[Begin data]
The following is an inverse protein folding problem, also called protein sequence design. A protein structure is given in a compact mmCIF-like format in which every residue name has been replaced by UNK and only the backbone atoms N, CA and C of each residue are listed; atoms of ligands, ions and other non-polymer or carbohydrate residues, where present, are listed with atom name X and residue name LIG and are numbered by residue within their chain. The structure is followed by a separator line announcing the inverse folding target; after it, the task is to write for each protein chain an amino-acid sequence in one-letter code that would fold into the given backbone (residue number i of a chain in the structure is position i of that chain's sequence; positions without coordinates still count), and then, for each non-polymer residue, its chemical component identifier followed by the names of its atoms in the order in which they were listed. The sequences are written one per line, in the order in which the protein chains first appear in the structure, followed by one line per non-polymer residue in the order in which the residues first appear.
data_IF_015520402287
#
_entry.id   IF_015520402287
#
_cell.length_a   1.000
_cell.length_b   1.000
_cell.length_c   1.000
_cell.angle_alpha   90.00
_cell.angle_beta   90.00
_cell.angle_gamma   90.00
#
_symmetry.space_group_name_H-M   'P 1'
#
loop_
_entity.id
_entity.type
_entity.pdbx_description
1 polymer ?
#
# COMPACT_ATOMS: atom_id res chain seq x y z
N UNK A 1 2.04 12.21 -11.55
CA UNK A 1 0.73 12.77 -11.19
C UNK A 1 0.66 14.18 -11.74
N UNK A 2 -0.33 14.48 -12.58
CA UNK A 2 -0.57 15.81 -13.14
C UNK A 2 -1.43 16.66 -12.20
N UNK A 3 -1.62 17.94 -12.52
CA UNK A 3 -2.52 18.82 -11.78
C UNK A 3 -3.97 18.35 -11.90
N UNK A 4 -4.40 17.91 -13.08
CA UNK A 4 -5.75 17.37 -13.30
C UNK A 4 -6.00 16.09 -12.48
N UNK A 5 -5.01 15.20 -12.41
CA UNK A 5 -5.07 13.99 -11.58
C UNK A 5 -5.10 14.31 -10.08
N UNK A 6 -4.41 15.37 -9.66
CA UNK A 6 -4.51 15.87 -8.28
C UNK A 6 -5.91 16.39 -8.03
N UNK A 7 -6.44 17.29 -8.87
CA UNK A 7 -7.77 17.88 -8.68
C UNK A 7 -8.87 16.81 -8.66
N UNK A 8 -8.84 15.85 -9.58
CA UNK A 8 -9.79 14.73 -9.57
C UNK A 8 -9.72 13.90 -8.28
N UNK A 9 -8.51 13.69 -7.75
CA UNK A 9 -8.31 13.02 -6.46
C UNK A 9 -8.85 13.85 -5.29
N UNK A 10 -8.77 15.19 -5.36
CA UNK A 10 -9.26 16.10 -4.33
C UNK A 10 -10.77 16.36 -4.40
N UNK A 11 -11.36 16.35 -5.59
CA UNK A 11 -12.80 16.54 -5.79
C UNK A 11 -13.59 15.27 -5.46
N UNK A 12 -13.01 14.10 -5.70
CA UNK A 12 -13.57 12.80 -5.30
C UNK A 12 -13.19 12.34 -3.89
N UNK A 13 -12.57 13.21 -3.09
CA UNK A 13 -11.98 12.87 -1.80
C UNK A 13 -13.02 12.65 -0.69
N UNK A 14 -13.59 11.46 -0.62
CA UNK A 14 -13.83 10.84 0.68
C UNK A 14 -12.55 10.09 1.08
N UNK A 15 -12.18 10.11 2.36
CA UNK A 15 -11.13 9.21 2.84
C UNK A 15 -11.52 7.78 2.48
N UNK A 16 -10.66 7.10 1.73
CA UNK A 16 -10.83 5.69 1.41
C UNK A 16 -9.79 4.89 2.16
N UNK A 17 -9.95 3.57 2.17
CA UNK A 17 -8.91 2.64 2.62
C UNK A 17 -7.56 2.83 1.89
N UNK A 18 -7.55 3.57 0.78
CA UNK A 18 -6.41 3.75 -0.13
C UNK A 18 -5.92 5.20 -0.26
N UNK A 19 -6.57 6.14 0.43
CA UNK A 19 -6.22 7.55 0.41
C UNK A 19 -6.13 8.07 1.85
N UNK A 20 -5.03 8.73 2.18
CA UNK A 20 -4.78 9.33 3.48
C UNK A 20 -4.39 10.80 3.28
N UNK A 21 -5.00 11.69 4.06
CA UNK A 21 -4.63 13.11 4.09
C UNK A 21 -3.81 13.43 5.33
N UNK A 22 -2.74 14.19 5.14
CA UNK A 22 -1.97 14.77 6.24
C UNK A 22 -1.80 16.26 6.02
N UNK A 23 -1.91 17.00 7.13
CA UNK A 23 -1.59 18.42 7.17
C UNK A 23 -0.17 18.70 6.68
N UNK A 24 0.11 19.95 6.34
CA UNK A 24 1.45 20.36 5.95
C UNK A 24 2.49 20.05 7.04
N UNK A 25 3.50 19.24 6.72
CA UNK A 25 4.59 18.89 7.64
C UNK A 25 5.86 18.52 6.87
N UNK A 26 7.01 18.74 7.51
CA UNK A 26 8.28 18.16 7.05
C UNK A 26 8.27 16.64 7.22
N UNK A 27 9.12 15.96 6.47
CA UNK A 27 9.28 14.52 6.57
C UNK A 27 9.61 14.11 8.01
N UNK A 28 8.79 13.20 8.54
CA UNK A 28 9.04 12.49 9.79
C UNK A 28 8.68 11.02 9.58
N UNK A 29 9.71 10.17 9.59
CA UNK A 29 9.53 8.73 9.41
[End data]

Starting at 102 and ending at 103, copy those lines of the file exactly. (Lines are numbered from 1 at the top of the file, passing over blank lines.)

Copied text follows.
C UNK A 27 9.61 14.11 8.01
N UNK A 28 8.79 13.20 8.54